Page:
He asked to see my CCW, asked that I keep the guns put away while he was present, and went on about his business.
I still got a ticket but he wrote it up in such a way that I got fewer points taken off my license. Note the advantage of not being a jerk, especially to cops.

bogie
October 25, 2005, 08:25 AM
Yeah, I think it's to your advantage to reveal a CCW to cops... (1) If you have to get out of the car for any reason, and you get made, you could end up with Mr. Glock in your ear until you get forcibly relieved of it; (2) It lets the cop know that you could pass the background checks.

GRB
October 25, 2005, 08:34 AM
I am going to take it as it was said, that the story of the pistol on the passenger's lap (in the 2nd post of this thread) was true. In that case I make reference to thb below quote from a later post:

I also don't see you shock about the gun being returned to you with a round in the chamber. He simply returned the gun to you in the same manner as he took it back to his car. It was an extremely bad move by the officer to have given this firearm back in a ready to fire condition. If you cannot figure out why, then at least review what are now a days called the "4" rules of gun safety (I could not disagree more that there are only 4 basic gun safety rules - but that is for another thread). You should be able to see what is wrong by reviewing them.

If that is not enough to convince you that the officer was extremely neglgent to have handed a firearm back in said condition then think officer safety. He did not know what he was dealing with from step one - you never really do when you make a stop. For instance the guy had the gun in his lap when the car was stopped. That is more than enough justification for an officer to draw his own weapon. Now I am not saying he should have drawn, just that it was more than enough to justify such. Of course that is only if he had seem it on the guy's lap. Chances are tha when the passenger leaned forward to place his hands of the dashboard, he obstructed the officers view of the pistol; either with his belly or with his arms, or maybe a jacket. In that case, or in any case, the officer should have paid better atention. It is not the usual thing for people to lean forward and place their hands on the dashboard when pulled over, nor is it the usual thing for 'most' people to tell you they are armed. The officer was not paying attention and this is a thing that often leads to or facilitates an officer being killed.

Finally, after realizing there was a firearm in the car and on the person's lap, what does the officer do? Does the officer take it away? Well yes and no but, let me say, no not exactly and, definitely not safely. He has the passenger hand it to him from the passenger side to the driver's side (apparetly across the front of the driver's face). This was an extremely bad and potentially extremely dangerous move on the part of the officer. I don't care how compliant someone seems - this was a bone head move especially in light of the fact that the driver is laughing. (Would this indicate to anyone else the possibility (note I said possibility) of the driver and/or passenger possibly being intoxicated or nervous - no I am not saying you were nor even implying such - I am saying that this is at least one thing of which the cop should have been thinking - as laughter like that is fairly unusual in a car stop and is a sign of something being off kilter.) Would you tell a possibly intoxicated person to hand you a gun, or even a sober person to hand you a gun that he had to pass in front of a possibly intoxicated person or even in across a sober person? Not me, let alone the fact that you could have been any number of bad things with that firearm on your lap. No, a cop cannot know you are a good guy in a situation like that, or at least should not assume it. At the very least and, just because of the firearm on the passenger's lap, the officer should have been at a very heightened level of readiness.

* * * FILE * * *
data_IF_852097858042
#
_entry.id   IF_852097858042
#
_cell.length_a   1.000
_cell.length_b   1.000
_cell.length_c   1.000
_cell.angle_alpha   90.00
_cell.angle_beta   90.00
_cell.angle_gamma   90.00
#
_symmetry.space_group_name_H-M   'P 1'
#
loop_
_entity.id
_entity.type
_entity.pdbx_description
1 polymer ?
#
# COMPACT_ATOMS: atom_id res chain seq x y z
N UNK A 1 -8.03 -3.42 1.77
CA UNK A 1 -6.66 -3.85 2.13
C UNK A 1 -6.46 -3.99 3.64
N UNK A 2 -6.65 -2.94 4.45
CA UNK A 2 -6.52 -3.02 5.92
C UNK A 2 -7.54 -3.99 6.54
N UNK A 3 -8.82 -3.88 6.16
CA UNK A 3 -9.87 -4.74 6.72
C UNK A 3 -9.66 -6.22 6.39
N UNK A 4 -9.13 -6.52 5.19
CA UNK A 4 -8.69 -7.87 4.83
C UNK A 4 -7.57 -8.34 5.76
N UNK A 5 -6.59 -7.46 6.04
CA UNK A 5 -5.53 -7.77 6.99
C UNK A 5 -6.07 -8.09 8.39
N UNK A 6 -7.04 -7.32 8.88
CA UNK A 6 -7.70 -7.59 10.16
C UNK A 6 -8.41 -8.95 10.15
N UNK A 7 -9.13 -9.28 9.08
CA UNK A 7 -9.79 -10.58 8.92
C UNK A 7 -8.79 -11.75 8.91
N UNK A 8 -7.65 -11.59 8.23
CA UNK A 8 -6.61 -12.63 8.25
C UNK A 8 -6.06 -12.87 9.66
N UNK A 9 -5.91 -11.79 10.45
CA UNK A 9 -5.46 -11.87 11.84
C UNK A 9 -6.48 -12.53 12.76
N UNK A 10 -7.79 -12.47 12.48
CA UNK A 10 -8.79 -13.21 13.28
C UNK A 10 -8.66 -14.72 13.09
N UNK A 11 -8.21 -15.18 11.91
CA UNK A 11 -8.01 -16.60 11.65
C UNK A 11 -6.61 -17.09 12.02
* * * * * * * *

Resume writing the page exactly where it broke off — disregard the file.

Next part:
Then to take the firearm and not unload it before handing it back was simply ludicrous if for no other reason than the officer already had decided to take out the magazine! Why do you think the officer removed the magazine. It was in all likelihood for some semblance of officer safety. Yes even this officer, who did so much that was blatantly wrong, decided to try to do something right. The sad part is though not that the officer asked how to take out the mag but, that the officer did not remove the round from the chamber. Then he handed it back butt first. So the pistol was now pointed in some fashion at the officer, the guy in the car had control of the end of the pistol that houses the firing control (the trigger) and that houses the directional control, the grip. Had the passenger decided this is the time to do it - well there would likely have been one shot officer or maybe one shot driver (somehow I doubt the officer would have realized his mistake in time and been quick enough to turn the pistol away). That is why he should not have handed it back ready to fire.

All the best,
GB

Turtle Club
October 25, 2005, 08:42 AM
I asked if there was a problem and he said he was just "checking my plates" for some reason....

That my friend is a Civil Rights Violation. Its called Racial,Economical,Age,Gender ECT....PROFILING. The officer can run your plates for any reason. But he has to have probable cause to detain you in a traffic stop i.e. expired tags, correct tags not on plate, they can even pull you over if you car is dirty and licence plate is clean or vise vera because that is a minor sign of a stolen car.